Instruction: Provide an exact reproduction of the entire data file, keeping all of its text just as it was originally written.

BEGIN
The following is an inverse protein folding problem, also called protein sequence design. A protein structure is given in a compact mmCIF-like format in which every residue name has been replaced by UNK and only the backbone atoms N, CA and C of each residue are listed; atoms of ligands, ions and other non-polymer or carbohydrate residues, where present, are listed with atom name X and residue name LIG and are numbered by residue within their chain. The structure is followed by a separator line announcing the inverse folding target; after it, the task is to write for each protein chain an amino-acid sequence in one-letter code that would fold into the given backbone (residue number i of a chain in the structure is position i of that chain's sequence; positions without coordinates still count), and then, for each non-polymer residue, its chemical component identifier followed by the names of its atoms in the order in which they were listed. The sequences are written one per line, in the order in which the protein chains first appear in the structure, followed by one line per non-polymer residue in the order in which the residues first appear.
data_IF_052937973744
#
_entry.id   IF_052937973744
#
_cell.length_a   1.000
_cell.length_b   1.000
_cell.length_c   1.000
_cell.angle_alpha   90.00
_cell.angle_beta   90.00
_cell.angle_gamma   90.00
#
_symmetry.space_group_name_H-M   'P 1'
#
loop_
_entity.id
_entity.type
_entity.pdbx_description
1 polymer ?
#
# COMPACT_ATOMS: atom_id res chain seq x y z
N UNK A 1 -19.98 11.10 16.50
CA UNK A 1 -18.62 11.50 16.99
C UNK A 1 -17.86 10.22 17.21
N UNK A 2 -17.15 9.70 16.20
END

The following is an inverse protein folding problem, also called protein sequence design. A protein structure is given in a compact mmCIF-like format in which every residue name has been replaced by UNK and only the backbone atoms N, CA and C of each residue are listed; atoms of ligands, ions and other non-polymer or carbohydrate residues, where present, are listed with atom name X and residue name LIG and are numbered by residue within their chain. The structure is followed by a separator line announcing the inverse folding target; after it, the task is to write for each protein chain an amino-acid sequence in one-letter code that would fold into the given backbone (residue number i of a chain in the structure is position i of that chain's sequence; positions without coordinates still count), and then, for each non-polymer residue, its chemical component identifier followed by the names of its atoms in the order in which they were listed. The sequences are written one per line, in the order in which the protein chains first appear in the structure, followed by one line per non-polymer residue in the order in which the residues first appear.
data_IF_052937973744
#
_entry.id   IF_052937973744
#
_cell.length_a   1.000
_cell.length_b   1.000
_cell.length_c   1.000
_cell.angle_alpha   90.00
_cell.angle_beta   90.00
_cell.angle_gamma   90.00
#
_symmetry.space_group_name_H-M   'P 1'
#
loop_
_entity.id
_entity.type
_entity.pdbx_description
1 polymer ?
#
# COMPACT_ATOMS: atom_id res chain seq x y z
N UNK A 1 -19.98 11.10 16.50
CA UNK A 1 -18.62 11.50 16.99
C UNK A 1 -17.86 10.22 17.21
N UNK A 2 -17.15 9.70 16.20